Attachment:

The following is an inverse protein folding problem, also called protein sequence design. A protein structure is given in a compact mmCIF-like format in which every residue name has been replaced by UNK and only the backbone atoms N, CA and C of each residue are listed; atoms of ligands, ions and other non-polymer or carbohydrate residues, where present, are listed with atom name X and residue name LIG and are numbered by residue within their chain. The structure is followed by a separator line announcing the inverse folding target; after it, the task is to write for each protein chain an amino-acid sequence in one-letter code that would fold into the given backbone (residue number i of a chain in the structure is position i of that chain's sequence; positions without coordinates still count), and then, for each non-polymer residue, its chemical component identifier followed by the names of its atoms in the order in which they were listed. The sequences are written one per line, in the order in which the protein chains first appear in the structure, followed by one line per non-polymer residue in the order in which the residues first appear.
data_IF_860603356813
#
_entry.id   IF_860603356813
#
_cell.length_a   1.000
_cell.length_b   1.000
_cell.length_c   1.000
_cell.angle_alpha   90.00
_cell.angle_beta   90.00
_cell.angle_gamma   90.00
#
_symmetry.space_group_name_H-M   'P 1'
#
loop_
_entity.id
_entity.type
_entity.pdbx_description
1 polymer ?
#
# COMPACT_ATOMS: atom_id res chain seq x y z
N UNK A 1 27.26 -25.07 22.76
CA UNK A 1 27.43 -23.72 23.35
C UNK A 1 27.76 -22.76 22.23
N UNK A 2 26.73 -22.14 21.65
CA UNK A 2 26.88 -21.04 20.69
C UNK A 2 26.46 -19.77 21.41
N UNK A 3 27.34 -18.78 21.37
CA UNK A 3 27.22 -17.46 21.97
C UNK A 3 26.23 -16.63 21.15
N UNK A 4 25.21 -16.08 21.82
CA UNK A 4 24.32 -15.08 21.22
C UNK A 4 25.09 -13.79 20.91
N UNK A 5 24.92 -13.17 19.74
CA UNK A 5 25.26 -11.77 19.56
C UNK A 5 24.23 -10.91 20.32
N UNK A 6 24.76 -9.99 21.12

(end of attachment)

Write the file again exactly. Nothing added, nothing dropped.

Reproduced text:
The following is an inverse protein folding problem, also called protein sequence design. A protein structure is given in a compact mmCIF-like format in which every residue name has been replaced by UNK and only the backbone atoms N, CA and C of each residue are listed; atoms of ligands, ions and other non-polymer or carbohydrate residues, where present, are listed with atom name X and residue name LIG and are numbered by residue within their chain. The structure is followed by a separator line announcing the inverse folding target; after it, the task is to write for each protein chain an amino-acid sequence in one-letter code that would fold into the given backbone (residue number i of a chain in the structure is position i of that chain's sequence; positions without coordinates still count), and then, for each non-polymer residue, its chemical component identifier followed by the names of its atoms in the order in which they were listed. The sequences are written one per line, in the order in which the protein chains first appear in the structure, followed by one line per non-polymer residue in the order in which the residues first appear.
data_IF_860603356813
#
_entry.id   IF_860603356813
#
_cell.length_a   1.000
_cell.length_b   1.000
_cell.length_c   1.000
_cell.angle_alpha   90.00
_cell.angle_beta   90.00
_cell.angle_gamma   90.00
#
_symmetry.space_group_name_H-M   'P 1'
#
loop_
_entity.id
_entity.type
_entity.pdbx_description
1 polymer ?
#
# COMPACT_ATOMS: atom_id res chain seq x y z
N UNK A 1 27.26 -25.07 22.76
CA UNK A 1 27.43 -23.72 23.35
C UNK A 1 27.76 -22.76 22.23
N UNK A 2 26.73 -22.14 21.65
CA UNK A 2 26.88 -21.04 20.69
C UNK A 2 26.46 -19.77 21.41
N UNK A 3 27.34 -18.78 21.37
CA UNK A 3 27.22 -17.46 21.97
C UNK A 3 26.23 -16.63 21.15
N UNK A 4 25.21 -16.08 21.82
CA UNK A 4 24.32 -15.08 21.22
C UNK A 4 25.09 -13.79 20.91
N UNK A 5 24.92 -13.17 19.74
CA UNK A 5 25.26 -11.77 19.56
C UNK A 5 24.23 -10.91 20.32
N UNK A 6 24.76 -9.99 21.12